Breaking News —
Weeks of delay in the delivery of crucial medical supplies against the coronavirus aggravated the already catastrophic situation of the American Indian tribes, the president of the Navajo Nation, very critical of the actions of the Donald Trump government, told ..
“We could have gone much faster,” said Jonathan Nez.
The sun is setting on Casamero Lake, where the 44-year-old leader coordinates a relief distribution operation for his tribe in the American West.
Of the $ 8 billion pledged to America’s tribes as part of a $ 2 trillion recovery plan arranged in late March, Nez says the first tranche was unlocked just a few days ago.
“We could have installed alternative care centers,” he insists, referring to medical facilities where people with moderate cases of covid-19 can recover without having to go home, with the risks that this entails.
These settlements are particularly essential in Native American tribes, where multiple generations often live under the same roof, increasing the rate of spread among older people.
The Navajo Nation, founded in 1868, has 175,000 inhabitants spread across a desert territory with majestic canyons, straddling Utah, New Mexico, and Arizona.
More than 4,200 of them have tested positive for the coronavirus. The tribe deplores 146 deaths related to covid-19, a higher per capita death rate than most states in the country.
Without that delay, this balance could have been less, regrets Nez.
– Promises –
As he points to the volunteers who load the residents’ trucks with food, water and cleaning products behind him, he adds: “That is not even money that comes from the federal government.”
Dressed in a yellow vest with reflective stripes, he celebrates being able to count on the support of what he calls “the friends of the Navajo Nation.”
Under his presidency, Barack Obama created a high-level council on Native American issues to improve White House relations with tribes.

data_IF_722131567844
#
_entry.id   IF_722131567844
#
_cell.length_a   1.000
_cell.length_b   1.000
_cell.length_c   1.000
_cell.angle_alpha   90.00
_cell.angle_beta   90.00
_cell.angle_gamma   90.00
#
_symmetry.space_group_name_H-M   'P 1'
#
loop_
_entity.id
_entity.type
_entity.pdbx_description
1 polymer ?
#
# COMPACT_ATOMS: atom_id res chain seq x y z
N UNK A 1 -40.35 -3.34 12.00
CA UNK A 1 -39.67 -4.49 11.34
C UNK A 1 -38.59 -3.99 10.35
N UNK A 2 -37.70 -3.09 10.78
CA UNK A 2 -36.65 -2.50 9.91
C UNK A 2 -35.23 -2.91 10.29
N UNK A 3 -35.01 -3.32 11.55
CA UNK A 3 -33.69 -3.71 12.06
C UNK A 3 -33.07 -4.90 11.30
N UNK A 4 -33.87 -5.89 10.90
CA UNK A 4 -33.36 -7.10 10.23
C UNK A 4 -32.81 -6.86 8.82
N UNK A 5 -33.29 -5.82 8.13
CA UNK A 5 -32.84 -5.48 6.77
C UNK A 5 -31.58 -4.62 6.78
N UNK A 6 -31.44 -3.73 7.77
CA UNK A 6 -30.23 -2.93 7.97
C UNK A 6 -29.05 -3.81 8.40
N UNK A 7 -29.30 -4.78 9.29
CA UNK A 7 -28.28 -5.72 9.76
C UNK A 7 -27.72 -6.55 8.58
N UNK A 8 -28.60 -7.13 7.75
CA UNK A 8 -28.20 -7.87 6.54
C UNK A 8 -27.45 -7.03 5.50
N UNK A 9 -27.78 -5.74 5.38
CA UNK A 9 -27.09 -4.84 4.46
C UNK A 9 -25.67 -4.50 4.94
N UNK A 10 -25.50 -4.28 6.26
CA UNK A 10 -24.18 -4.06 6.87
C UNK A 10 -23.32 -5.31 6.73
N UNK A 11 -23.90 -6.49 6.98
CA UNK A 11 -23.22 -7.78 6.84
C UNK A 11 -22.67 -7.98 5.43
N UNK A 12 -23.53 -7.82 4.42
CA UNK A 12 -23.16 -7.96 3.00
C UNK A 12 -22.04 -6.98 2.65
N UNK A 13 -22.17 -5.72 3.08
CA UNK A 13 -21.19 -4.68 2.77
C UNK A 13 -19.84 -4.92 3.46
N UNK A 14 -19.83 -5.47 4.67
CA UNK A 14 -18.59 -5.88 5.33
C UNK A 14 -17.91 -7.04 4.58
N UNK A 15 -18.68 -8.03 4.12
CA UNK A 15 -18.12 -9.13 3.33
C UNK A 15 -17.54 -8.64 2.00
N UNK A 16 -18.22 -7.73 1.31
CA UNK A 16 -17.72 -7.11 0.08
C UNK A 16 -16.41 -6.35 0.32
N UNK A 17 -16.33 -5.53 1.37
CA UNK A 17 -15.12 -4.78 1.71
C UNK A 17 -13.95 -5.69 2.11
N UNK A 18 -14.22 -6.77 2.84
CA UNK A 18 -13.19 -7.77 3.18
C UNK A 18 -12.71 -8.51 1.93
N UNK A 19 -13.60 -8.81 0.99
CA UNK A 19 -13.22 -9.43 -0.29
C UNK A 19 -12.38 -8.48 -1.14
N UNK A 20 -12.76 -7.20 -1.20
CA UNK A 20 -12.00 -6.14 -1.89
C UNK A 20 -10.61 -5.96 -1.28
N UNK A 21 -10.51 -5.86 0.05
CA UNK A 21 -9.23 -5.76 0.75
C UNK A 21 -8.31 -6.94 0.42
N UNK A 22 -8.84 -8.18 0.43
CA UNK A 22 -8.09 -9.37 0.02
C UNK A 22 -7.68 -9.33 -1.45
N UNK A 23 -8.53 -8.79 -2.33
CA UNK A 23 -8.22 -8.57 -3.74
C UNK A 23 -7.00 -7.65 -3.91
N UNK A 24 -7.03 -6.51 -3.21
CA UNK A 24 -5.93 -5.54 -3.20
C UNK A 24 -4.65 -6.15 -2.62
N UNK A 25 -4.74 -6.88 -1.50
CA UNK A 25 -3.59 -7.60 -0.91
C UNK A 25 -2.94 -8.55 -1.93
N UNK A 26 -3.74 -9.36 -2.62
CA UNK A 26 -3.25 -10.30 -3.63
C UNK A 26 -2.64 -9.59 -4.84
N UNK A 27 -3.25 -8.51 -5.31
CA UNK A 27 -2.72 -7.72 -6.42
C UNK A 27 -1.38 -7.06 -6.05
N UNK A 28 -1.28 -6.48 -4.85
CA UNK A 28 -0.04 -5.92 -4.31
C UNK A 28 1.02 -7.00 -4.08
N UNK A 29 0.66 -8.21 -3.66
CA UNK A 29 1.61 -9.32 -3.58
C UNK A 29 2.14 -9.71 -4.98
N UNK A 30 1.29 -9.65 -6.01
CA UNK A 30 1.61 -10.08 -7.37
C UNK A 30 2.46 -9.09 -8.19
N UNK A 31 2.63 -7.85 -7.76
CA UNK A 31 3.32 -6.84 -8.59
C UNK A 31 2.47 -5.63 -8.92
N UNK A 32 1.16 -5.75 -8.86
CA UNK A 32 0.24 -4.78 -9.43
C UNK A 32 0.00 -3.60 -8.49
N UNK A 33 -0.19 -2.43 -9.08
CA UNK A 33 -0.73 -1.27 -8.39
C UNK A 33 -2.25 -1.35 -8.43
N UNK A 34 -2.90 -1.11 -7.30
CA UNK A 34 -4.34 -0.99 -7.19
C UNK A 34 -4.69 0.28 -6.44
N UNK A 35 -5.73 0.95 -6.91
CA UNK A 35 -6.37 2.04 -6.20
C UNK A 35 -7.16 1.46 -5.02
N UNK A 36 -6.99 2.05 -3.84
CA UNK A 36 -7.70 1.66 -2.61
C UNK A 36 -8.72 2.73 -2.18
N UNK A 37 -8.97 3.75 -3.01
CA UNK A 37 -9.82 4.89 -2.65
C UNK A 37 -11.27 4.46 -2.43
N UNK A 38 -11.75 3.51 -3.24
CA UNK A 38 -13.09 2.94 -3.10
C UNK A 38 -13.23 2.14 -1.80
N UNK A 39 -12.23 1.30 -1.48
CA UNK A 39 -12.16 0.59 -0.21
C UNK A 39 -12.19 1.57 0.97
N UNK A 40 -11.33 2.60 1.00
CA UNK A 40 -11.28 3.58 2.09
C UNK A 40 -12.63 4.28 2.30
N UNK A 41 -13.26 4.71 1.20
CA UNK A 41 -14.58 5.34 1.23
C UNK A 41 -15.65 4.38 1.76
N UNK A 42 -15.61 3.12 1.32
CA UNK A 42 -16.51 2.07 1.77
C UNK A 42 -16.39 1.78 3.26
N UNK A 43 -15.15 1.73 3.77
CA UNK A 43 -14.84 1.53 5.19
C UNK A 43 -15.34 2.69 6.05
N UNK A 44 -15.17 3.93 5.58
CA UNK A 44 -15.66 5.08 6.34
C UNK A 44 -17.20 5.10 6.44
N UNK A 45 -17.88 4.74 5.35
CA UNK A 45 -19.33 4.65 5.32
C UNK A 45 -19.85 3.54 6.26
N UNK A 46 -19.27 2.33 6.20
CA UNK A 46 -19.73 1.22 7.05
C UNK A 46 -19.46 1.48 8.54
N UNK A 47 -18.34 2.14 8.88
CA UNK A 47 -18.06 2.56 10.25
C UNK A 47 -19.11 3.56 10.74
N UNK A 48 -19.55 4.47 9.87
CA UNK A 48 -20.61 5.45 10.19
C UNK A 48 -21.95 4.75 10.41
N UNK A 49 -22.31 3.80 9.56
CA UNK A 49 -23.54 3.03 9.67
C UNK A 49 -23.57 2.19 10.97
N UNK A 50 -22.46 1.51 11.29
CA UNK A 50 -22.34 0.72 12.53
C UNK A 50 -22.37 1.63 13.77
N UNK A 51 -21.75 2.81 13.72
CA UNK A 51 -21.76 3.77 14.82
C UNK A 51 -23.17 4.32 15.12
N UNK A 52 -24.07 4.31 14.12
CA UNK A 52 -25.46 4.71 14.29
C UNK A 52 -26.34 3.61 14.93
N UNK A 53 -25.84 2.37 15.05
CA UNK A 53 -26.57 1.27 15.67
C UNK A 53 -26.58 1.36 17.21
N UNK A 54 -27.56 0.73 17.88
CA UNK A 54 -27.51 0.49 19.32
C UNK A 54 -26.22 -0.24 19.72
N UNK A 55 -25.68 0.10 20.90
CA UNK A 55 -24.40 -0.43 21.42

The organization was dissolved by Donald Trump when he came to power.
The group was relaunched two weeks ago, too late for Nez.
But the problems faced by the country’s natives also date from before the current administration, he acknowledges.
Like other tribes, the Navajo abandoned gigantic territories in exchange for the promise that the federal state would provide free education and health, in perpetuity.
But according to many experts, the promise was never fully fulfilled.
When the United States began supplying water to households in the early 20th century, a large part of indigenous territory was left aside.
Currently, about 30% of the inhabitants of the Navajo Nation do not have access to running water, while health authorities repeatedly insist on the need to combat the virus by washing their hands.
The federal agency in charge, the Indigenous Health Service, suffers from a chronic lack of funds that leaves the Navajo without the necessary infrastructure and personnel to face a pandemic of this magnitude.
Navajo vulnerability is finally explained by chronic diseases often linked to poverty: heart, lung or diabetes problems also contributed to the high mortality rate.
Projections suggest that coronavirus infections will soon peak here after authorities put in place rigorous measures of mask use and a strict curfew at night and on weekends.
About 13% of the population has undergone the diagnostic test and contact tracking teams are redoubling their efforts to keep the progress of the epidemic under control.
According to Jonathan Nez, the Navajo Nation has now received $ 600 million in aid. Almost 40% more are still waiting due to bureaucratic delays, but plan to invest it in longer-term projects. His intention is to be able to reactivate the economy and initiate infrastructure projects to expand access to water and the internet.
“We are not going to feel sorry for ourselves,” says the leader, recalling that the Navajo have always overcome episodes of epidemics and colonial oppression. “We are resilient.”